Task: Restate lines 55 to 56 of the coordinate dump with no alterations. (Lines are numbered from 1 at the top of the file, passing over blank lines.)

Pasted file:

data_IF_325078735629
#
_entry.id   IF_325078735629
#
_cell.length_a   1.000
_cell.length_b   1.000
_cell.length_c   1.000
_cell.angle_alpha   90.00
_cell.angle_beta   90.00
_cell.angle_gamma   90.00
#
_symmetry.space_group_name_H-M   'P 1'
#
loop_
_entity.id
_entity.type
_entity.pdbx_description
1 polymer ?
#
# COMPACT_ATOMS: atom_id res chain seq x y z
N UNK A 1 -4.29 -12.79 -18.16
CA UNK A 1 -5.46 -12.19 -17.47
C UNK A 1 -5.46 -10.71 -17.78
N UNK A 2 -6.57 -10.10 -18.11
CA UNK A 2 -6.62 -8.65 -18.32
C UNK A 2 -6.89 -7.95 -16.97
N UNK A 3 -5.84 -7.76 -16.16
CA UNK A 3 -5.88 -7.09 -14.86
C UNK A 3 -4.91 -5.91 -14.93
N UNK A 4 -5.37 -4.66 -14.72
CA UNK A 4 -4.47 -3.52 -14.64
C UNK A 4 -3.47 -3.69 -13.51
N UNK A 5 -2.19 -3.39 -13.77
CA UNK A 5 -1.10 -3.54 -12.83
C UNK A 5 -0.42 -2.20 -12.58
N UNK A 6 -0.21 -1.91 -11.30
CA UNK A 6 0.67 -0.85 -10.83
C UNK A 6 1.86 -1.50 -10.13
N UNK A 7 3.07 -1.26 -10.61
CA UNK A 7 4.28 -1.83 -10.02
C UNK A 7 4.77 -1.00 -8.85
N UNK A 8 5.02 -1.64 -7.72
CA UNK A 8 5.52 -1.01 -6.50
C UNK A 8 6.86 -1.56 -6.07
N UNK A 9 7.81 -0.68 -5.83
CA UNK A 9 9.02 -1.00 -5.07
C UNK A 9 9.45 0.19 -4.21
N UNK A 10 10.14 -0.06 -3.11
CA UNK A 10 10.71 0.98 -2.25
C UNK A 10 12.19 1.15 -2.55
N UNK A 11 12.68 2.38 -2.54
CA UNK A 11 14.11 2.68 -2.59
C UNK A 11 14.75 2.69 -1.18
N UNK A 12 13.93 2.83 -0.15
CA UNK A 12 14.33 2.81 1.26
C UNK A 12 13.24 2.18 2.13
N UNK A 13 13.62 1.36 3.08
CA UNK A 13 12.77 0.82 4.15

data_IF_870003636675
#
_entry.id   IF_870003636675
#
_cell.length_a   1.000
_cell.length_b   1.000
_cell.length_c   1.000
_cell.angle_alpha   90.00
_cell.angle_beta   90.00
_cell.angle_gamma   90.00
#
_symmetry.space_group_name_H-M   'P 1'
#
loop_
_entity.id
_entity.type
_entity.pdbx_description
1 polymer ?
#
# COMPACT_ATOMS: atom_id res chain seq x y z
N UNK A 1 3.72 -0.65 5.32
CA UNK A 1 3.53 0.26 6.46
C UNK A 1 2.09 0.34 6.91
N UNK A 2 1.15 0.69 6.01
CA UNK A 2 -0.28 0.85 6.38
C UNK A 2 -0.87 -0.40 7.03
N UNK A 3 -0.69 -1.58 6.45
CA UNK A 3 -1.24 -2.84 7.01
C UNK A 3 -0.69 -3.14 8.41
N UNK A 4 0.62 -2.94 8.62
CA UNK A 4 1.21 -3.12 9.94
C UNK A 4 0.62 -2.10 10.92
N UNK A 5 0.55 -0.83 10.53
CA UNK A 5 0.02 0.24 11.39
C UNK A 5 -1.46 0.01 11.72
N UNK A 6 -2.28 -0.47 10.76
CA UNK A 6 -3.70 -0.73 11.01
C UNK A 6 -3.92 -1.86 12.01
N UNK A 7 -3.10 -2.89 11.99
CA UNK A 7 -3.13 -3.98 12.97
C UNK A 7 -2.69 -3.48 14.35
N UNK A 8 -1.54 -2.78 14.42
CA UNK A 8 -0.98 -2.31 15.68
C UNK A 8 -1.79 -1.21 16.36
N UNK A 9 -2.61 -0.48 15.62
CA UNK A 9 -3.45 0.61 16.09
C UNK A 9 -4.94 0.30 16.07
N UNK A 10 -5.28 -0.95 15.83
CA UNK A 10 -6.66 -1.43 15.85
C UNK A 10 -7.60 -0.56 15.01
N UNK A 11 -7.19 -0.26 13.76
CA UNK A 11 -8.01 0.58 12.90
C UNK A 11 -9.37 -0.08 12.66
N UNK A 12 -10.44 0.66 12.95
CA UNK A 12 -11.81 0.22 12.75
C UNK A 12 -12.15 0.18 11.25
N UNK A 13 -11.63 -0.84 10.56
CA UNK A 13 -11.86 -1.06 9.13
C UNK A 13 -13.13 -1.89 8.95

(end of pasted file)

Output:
CA UNK A 12 14.33 2.81 1.26
C UNK A 12 13.24 2.18 2.13